GENEVA — The new Covid-19 variant of concern, Mu, has shown signs of possible resistance to vaccines.
The World Health Organization (WHO) has said it is closely monitoring the variant.
In its weekly epidemiological update, published on Aug. 31, the WHO warned the variant was becoming increasingly prevalent in Colombia and Ecuador in South America.
“The Eastern Mediterranean and Western Pacific Regions reported an increase in the number of weekly deaths, 9 percent, and 16 percent respectively, while the South-East Asia Region reported the largest decrease of 20 percent,” states the update.
“SARS-CoV-2 Variants of Concern (VOCs) Alpha, Beta, Gamma, and Delta which includes updates on the geographic distribution of these VOCs as well as a description of a newly classified Variant of Interest (VOI), Mu,” the update states.
As per WHO, the Mu variant (also known as B.1.621) “has a constellation of mutations that indicate potential properties of immune escape.” Preliminary data suggests it may evade immune defenses similarly to the Beta variant first discovered in South Africa.
Mu was first identified in Colombia in January 2021, and since then, there have been “sporadic reports” of cases and outbreaks in South America and Europe, the WHO said.
“The @WHO is monitoring a new coronavirus variant called ‘mu’. It has mutations that have the “potential to evade immunity” by a previous infection or vaccination, the WHO said. #MuVariant was first identified in Colombia and now in at least 39 countries,” said Eric Feigl-Ding, an epidemiologist. He formerly was associated with Harvard University.
While the global prevalence of Mu among sequenced Covid-19 cases is below 0.1 percent, its prevalence has “consistently increased” in Colombia and Ecuador, where it is now responsible for around 39 percent and 13 percent of infections, respectively.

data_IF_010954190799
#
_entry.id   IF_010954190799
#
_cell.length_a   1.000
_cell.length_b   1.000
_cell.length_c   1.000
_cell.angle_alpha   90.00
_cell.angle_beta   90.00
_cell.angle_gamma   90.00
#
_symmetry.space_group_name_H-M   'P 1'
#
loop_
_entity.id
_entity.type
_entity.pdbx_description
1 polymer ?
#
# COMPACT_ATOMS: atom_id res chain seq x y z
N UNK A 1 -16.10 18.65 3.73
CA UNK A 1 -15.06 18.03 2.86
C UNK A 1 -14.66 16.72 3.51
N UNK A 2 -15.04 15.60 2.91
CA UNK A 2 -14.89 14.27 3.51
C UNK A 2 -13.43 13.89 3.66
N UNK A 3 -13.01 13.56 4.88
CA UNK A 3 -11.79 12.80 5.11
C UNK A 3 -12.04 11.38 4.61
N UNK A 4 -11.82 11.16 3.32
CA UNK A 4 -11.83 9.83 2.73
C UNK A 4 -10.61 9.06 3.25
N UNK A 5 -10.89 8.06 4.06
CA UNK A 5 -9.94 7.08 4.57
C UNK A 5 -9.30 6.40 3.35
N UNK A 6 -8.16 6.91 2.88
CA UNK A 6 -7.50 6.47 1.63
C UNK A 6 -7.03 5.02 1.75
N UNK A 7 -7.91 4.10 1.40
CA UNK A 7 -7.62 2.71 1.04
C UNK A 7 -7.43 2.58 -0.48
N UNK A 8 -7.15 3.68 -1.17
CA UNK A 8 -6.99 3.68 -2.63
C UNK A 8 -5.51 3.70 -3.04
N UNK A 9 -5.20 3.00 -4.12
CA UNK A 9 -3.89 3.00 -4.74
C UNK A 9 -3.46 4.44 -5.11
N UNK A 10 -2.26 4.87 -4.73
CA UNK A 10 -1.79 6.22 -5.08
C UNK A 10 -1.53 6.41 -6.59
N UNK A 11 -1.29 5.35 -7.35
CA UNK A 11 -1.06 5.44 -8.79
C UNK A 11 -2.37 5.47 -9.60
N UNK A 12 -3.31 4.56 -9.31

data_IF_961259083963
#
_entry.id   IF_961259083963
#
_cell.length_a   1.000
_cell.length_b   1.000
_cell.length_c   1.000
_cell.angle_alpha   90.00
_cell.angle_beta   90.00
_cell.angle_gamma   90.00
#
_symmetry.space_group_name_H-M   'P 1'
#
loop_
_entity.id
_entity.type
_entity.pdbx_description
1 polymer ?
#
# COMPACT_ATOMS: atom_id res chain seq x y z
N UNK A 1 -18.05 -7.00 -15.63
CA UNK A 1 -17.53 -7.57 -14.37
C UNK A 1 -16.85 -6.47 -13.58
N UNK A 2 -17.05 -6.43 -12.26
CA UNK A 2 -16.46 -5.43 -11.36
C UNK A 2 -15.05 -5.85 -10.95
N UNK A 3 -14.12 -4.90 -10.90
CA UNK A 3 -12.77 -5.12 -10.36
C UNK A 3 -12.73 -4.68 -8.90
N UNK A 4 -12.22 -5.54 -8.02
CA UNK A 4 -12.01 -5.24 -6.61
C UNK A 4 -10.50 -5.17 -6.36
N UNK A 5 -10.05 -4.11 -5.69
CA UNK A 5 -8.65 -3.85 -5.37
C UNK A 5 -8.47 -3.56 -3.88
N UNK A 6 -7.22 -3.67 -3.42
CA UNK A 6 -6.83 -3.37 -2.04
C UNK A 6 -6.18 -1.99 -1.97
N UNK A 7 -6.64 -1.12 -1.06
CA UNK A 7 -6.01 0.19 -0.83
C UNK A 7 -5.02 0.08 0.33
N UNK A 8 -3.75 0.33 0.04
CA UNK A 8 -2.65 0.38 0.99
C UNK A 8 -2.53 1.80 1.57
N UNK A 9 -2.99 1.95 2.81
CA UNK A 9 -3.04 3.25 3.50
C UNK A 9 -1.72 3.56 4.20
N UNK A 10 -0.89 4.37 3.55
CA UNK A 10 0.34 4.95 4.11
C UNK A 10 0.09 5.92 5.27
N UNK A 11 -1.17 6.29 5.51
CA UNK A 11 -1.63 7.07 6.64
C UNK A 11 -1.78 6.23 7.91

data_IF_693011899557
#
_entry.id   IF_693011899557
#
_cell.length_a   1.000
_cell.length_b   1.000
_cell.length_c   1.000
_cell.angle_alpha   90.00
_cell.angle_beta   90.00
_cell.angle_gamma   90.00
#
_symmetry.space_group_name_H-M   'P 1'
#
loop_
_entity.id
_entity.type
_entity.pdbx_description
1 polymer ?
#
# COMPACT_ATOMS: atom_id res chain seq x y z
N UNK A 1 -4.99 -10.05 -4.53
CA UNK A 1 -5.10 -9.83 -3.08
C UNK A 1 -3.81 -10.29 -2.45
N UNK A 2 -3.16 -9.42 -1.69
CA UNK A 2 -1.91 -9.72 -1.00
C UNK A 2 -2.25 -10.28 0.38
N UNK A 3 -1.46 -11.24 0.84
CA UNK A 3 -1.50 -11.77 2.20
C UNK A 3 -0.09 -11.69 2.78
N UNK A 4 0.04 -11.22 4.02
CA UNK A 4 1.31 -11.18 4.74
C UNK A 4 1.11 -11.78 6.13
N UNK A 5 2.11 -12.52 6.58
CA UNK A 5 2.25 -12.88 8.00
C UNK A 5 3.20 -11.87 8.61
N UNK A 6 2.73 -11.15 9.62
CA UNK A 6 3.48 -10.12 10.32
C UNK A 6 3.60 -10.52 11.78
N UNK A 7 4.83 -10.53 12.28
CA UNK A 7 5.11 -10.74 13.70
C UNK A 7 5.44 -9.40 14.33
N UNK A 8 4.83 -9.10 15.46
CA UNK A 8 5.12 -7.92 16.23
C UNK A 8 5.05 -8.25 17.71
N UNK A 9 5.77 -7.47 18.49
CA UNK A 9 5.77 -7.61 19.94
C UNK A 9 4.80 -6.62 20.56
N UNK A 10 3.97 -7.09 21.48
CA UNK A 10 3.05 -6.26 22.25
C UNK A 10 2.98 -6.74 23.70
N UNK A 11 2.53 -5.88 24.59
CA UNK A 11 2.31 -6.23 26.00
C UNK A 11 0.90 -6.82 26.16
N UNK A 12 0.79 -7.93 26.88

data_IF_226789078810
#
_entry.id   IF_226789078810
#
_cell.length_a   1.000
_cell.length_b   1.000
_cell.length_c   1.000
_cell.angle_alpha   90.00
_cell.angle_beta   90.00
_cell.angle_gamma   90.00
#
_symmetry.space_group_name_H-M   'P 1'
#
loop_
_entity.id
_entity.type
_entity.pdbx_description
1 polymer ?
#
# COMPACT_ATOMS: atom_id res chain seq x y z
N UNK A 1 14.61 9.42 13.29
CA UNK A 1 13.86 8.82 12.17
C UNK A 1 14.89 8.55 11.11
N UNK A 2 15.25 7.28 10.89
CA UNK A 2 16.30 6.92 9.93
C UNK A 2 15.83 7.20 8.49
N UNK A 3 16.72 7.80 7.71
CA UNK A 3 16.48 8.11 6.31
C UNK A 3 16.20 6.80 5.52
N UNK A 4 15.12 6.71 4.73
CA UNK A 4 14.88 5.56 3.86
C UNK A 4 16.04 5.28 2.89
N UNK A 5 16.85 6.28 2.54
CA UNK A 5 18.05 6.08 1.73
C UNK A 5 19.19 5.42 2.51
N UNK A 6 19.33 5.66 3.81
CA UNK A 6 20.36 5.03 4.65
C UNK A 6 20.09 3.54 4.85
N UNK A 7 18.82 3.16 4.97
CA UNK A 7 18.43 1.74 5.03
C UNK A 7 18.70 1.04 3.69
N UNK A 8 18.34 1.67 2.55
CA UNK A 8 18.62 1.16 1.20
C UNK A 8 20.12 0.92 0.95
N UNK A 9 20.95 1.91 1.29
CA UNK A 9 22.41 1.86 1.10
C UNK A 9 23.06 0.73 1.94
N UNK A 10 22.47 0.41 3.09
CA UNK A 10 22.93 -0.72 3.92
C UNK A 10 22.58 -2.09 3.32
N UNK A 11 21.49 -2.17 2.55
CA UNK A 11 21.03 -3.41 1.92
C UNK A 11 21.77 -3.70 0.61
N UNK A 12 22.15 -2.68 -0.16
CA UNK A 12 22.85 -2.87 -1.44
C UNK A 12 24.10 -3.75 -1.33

The agency said that reports on the variant’s prevalence should be “interpreted with due consideration” given the low sequencing capacity of most countries.
Mu is the fifth variant of interest to be monitored by the WHO since March.
It has a number of mutations that suggest it could be more resistant to vaccines, the health agency warned, but stressed that further research would be needed to confirm this.
Preliminary data show reduced effectiveness of vaccines “similar to that seen for the Beta variant.”
The WHO official said they would be monitoring “the epidemiology of the Mu variant in South America, particularly with the co-circulation of the Delta variant…for changes.”
As of Aug. 29, over 4,500 sequences (3,794 B.1.621 sequences and 856 B.1.621.1 sequences), genome sequences, analyzed samples of the virus taken from patients, have been designated as Mu in the past four weeks.
The sequences are used to track how it moves through the population on an open-source genome repository known as GISAID.
Although this figure will be affected by both sequencing capacity, surveillance, and the total number of cases in an area.
(With inputs from ANI)
Edited by Amrita Das and Pallavi Mehra
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